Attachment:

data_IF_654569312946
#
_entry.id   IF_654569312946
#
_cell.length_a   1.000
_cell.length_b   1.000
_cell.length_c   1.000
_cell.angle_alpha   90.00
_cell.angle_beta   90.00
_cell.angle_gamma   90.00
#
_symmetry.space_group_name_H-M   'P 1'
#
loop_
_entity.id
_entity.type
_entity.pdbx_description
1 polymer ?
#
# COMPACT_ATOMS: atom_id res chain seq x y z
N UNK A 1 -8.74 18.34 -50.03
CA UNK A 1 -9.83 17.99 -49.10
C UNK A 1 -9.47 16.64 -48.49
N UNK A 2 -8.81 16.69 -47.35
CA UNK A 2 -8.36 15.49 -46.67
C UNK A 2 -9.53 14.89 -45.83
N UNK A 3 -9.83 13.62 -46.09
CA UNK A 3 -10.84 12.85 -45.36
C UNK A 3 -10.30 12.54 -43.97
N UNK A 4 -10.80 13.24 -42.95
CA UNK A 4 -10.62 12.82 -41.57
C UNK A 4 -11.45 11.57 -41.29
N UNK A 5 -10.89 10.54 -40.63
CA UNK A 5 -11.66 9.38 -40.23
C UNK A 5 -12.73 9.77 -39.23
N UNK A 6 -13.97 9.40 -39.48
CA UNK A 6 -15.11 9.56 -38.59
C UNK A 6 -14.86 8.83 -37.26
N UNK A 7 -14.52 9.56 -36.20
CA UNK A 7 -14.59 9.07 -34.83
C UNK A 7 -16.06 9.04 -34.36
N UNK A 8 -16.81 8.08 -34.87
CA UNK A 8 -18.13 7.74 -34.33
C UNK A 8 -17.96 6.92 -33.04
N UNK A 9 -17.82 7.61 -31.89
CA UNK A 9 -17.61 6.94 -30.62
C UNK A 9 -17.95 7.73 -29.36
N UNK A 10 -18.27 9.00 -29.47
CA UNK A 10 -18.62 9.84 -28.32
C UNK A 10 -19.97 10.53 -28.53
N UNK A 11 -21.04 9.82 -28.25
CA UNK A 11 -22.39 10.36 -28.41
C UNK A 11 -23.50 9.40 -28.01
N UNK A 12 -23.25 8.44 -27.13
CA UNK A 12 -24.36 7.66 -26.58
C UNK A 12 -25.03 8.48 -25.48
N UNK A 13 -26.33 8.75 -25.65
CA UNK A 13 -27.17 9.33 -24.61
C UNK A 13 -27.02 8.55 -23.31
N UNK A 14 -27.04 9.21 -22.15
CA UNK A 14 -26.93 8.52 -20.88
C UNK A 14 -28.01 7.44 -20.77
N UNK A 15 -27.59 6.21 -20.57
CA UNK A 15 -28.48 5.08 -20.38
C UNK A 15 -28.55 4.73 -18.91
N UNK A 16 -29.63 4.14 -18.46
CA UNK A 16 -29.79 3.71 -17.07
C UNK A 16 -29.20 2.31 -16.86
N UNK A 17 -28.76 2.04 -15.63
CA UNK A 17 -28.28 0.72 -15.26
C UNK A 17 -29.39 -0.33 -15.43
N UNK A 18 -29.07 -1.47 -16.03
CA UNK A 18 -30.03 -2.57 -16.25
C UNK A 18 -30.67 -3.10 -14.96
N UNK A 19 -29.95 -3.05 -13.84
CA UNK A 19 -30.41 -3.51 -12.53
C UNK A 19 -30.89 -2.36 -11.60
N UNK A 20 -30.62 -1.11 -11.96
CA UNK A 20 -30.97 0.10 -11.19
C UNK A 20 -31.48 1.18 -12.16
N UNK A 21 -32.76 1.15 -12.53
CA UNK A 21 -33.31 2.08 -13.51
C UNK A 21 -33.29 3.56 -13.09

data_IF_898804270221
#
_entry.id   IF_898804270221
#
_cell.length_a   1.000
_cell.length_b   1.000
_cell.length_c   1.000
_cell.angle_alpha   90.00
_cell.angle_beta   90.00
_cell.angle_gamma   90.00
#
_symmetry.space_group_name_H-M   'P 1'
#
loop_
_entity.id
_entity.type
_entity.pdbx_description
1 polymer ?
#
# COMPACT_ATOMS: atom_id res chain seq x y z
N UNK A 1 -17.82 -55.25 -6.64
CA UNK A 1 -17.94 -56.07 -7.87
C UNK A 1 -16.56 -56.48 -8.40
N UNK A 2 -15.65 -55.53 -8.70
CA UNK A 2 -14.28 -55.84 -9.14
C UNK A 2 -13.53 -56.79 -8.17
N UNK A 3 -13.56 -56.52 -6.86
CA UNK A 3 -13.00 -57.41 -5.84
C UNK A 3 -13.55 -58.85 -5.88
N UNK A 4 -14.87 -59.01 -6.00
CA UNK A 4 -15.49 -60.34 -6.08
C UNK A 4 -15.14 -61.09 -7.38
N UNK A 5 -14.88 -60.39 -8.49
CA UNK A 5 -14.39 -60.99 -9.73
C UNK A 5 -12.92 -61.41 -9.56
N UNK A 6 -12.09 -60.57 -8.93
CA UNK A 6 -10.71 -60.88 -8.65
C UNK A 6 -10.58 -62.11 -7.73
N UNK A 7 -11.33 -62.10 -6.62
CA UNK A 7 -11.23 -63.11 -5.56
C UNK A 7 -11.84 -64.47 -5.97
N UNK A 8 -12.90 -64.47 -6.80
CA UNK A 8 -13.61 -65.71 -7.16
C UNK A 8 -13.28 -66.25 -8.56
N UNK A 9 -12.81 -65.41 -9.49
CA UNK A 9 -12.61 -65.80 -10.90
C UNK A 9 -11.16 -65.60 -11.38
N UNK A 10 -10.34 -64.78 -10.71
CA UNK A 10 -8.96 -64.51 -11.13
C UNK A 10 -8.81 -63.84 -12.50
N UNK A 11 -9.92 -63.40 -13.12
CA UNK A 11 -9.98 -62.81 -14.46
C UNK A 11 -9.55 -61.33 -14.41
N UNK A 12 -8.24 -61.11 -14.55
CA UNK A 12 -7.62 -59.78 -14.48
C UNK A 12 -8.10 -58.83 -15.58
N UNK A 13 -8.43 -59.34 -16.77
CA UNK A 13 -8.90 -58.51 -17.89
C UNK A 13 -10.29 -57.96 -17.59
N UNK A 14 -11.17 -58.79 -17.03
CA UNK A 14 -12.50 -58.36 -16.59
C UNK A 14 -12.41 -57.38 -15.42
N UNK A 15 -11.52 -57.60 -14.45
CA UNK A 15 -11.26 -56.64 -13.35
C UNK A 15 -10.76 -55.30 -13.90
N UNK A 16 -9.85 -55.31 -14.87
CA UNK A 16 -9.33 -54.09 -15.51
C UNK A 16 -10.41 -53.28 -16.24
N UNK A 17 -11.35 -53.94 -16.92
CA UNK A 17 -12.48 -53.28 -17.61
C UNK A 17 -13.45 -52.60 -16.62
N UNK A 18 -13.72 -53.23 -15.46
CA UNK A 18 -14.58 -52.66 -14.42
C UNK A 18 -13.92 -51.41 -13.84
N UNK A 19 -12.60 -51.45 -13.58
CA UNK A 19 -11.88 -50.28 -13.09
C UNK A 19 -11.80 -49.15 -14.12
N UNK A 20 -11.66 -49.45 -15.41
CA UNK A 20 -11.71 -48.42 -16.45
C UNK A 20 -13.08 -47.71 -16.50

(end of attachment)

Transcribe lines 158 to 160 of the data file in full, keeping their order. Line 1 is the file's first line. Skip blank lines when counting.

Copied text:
N UNK A 19 -12.60 -51.45 -13.58
CA UNK A 19 -11.88 -50.28 -13.09
C UNK A 19 -11.80 -49.15 -14.12